When I read in The New York Times recently about the latest work being done with Alzheimer's patients at Beatitudes nursing home in Phoenix, Ariz., I felt a spark of hope for the future of dementia care. In home care, we have always focused on a patient's individuality -- we visit people on their own turf, where they're comfortable and have access to the things that comfort them and keep them engaged. So it's natural for home care nurses and therapists to incorporate individuality into treatment plans. By contrast, one of the things people fear most about nursing homes is the lack of individualized care, and the perception that different kinds of patients are required to adapt to a rigid institutionalized pattern of care. As the number of people with dementia continues to rise, it's important that we look for ways not only to tailor care for a patient's personal needs and abilities, but also to help educate and support their family caregivers.
Being a family caregiver to someone with Alzheimer's disease or another form of dementia can be one of the most demanding jobs a person ever takes on in life. While all family caregivers at some point meet with struggle in their daily duties, certain behaviors common to dementia patients can make caring for them especially challenging.
Similar to the incessant questioning of a toddler exploring the world for the first time, people with dementia can become very attached to their caregivers, following them around the house, or "shadowing" them from morning till night. At the Visiting Nurse Service of New York, registered nurses, social workers and home health aides encounter this behavior when they care for patients in their homes. They know the relentless questioning, restlessness and frequent agitation from a loved one can really take a toll on a family caregiver, so our nurses work closely with patients and their families to create strategies that make things easier.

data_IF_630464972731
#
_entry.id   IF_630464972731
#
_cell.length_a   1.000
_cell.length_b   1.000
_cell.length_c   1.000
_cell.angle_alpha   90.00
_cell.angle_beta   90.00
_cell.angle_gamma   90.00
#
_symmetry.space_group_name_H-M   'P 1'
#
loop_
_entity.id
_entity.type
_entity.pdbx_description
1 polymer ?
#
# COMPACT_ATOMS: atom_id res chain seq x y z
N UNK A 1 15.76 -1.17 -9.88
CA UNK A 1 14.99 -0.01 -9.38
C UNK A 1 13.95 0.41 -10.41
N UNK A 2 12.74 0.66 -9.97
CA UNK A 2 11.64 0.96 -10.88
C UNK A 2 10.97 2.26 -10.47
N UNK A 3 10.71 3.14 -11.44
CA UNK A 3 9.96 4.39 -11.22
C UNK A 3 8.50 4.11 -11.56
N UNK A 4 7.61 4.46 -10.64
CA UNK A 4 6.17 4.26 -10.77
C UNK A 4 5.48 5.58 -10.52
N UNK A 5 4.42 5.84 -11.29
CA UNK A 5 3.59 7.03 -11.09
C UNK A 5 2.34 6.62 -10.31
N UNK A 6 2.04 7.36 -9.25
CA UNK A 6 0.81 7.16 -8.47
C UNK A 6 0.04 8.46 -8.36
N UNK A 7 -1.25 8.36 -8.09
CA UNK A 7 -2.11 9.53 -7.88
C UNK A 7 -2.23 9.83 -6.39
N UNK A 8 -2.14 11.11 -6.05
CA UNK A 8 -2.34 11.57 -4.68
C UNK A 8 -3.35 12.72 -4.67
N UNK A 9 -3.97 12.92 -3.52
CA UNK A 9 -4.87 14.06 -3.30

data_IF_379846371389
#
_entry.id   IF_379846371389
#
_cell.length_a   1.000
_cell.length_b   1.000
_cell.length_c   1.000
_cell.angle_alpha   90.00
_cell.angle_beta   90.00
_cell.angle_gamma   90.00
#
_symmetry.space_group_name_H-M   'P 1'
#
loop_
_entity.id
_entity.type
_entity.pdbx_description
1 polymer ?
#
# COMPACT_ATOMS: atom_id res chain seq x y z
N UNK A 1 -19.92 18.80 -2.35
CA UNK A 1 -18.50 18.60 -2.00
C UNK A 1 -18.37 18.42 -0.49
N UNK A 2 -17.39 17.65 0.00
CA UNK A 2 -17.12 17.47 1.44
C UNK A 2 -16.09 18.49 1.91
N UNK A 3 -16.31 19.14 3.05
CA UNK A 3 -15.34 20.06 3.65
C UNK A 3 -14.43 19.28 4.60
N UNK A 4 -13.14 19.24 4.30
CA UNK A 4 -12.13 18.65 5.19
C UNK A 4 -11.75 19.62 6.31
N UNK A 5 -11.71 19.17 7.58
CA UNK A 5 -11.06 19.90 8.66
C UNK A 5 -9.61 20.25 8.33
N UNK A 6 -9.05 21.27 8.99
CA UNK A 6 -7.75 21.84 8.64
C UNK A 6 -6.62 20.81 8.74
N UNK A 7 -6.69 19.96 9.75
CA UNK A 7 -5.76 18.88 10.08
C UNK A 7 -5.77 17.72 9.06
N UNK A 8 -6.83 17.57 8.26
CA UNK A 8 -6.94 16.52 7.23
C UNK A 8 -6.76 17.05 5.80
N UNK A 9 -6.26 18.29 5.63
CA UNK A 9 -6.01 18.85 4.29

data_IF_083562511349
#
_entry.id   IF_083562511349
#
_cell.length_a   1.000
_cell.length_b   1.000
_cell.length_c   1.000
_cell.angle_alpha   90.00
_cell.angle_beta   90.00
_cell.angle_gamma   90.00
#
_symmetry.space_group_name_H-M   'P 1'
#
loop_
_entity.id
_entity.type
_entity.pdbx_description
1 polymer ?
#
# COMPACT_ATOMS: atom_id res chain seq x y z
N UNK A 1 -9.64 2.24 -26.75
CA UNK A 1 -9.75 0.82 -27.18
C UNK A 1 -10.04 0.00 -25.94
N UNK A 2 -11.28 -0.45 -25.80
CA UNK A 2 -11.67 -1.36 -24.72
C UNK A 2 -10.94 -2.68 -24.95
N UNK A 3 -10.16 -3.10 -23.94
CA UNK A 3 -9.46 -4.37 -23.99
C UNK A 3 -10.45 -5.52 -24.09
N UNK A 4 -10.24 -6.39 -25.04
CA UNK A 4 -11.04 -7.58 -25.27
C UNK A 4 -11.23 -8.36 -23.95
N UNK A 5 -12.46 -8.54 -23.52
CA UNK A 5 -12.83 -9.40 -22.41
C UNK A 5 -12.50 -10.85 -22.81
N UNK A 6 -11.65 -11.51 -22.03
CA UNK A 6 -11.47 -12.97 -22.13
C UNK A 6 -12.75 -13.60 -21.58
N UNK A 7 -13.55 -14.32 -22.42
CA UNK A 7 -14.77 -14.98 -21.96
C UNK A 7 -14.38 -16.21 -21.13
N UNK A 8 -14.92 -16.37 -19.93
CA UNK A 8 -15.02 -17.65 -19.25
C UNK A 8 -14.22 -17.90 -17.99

Using innovative approaches to dementia care, not unlike those practiced by the staff at Beatitudes in the article mentioned above, VNSNY nurses guide patients and their families toward a less stressful home care approach, improving quality of life and often delaying the move to a nursing home. Helping seniors with dementia age in place with greater independence and quality of life is a primary goal.
The belief is that providing simple comforts to those with Alzheimer's or other forms of dementia, such as encouraging patients to carry a doll, eating chocolate when it makes sense to them or creating familiar daily rituals like stocking and restocking a tackle box, as described in the Times article, engages and calms patients, and improves their erratic behavior.
This idea -- tapping into a patient's innate desires and allowing them to engage in tasks that draw on their interests -- is gaining increasing respect in the scientific community. The work involves the concept of Tailored Activity Program (TAP), which was developed and studied by the Thomas Jefferson University's Center for Applied Research on Aging and Health (CARAH) with grant funding from the National Institute of Mental Health. In the CARAH TAP study, occupational therapists identified previous capabilities and interests of individuals with dementia, developed activity plans based on these interests and trained families to use these activities to engage and calm patients1. The study involved eight sessions, six home visits and two telephone contacts by occupational therapists over four months. Caregivers implemented the prescribed activity plans and then reported the amount of time their relative spent in each activity and the perceived benefits.